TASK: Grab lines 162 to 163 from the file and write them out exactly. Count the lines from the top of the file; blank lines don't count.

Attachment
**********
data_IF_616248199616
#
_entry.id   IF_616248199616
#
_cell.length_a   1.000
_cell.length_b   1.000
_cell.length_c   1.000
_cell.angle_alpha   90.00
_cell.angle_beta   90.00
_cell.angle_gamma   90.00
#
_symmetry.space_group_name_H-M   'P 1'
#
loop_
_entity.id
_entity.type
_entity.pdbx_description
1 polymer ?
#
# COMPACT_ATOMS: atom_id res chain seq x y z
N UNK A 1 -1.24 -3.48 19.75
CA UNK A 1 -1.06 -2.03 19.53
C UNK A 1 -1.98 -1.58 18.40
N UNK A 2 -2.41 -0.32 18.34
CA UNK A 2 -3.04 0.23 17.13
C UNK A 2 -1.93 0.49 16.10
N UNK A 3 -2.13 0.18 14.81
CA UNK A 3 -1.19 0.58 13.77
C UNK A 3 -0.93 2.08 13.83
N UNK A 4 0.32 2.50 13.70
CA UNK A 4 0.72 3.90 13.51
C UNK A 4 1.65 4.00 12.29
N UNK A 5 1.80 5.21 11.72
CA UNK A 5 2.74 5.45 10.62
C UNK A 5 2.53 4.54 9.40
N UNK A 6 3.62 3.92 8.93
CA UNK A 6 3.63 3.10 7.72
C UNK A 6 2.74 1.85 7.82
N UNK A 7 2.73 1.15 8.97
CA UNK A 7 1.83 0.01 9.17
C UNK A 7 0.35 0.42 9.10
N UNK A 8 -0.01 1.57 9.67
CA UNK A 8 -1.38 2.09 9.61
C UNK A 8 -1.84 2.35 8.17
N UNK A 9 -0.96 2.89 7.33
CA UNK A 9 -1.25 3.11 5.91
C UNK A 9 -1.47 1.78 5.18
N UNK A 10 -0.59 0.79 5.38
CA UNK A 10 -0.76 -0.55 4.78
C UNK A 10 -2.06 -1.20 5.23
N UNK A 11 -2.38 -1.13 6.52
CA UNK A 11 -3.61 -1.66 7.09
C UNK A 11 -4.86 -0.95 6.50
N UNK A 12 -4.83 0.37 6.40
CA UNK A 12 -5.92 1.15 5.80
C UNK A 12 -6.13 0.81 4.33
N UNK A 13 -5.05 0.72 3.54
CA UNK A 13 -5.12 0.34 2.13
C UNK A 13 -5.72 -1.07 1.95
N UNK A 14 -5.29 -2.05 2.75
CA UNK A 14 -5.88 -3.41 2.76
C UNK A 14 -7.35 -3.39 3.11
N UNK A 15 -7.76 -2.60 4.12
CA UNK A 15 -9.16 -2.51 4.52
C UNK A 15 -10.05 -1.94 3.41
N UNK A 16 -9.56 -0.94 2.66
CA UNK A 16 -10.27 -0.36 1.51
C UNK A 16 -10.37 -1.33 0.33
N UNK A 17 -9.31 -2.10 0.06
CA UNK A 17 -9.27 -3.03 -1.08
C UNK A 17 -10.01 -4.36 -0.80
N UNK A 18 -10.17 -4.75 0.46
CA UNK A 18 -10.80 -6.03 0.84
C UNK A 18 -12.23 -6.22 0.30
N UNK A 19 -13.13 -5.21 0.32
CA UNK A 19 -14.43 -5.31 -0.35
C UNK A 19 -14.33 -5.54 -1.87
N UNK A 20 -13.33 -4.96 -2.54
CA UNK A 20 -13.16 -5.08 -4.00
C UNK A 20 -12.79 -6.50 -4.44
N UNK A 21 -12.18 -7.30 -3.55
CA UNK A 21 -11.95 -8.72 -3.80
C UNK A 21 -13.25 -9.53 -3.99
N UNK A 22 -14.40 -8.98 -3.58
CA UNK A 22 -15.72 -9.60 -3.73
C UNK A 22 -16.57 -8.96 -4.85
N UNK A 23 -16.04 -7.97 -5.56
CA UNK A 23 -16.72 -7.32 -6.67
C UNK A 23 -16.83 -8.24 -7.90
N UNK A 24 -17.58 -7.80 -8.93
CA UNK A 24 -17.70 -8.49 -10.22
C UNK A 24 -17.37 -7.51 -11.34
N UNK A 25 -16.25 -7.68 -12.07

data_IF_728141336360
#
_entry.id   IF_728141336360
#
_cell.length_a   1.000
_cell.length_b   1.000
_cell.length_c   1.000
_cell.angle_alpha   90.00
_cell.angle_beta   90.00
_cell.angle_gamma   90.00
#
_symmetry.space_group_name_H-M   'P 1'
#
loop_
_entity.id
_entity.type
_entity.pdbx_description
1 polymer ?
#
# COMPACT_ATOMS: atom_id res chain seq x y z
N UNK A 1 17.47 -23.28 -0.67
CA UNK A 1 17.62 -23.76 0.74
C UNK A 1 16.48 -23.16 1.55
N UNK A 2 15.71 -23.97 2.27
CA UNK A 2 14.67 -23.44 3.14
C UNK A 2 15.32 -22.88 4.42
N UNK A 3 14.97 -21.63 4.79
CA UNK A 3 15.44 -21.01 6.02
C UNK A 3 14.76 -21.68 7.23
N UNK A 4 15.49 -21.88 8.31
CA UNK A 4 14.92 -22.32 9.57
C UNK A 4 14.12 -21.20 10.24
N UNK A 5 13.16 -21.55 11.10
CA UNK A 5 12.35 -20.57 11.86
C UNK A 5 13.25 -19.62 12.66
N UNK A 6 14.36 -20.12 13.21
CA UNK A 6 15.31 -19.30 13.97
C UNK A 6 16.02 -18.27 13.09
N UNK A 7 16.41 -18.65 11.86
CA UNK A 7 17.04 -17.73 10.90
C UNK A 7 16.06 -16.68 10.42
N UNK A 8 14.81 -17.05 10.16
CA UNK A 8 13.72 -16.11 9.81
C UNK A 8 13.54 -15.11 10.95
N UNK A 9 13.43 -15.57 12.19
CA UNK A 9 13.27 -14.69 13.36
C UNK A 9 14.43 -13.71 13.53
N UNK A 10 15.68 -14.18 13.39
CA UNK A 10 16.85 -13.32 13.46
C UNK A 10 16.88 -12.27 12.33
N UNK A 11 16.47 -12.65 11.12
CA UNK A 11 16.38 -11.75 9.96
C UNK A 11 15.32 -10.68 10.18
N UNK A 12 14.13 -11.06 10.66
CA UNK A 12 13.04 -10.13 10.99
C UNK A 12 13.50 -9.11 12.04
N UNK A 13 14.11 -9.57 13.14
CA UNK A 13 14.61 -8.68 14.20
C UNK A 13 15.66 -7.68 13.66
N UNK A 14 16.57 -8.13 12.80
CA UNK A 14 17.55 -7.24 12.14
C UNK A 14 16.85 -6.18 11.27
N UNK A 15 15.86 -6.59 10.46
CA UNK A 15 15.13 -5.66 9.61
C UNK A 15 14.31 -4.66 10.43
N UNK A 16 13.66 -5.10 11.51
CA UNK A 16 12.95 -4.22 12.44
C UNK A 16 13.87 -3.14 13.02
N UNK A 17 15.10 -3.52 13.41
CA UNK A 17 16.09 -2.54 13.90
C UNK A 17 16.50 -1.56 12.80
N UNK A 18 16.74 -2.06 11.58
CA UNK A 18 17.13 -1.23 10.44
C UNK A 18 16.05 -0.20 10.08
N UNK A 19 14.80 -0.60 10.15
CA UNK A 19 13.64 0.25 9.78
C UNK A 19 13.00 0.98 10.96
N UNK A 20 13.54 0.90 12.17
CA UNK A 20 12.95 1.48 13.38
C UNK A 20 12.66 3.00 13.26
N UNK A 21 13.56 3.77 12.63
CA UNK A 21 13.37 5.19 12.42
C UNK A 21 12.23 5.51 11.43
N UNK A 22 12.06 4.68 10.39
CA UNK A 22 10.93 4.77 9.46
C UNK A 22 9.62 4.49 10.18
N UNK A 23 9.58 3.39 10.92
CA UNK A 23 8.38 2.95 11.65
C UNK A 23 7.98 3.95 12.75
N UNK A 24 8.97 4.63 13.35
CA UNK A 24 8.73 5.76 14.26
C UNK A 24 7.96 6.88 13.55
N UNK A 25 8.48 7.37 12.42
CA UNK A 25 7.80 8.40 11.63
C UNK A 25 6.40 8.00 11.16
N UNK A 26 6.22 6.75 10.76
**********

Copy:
N UNK A 17 15.10 -3.52 13.41
CA UNK A 17 16.09 -2.54 13.90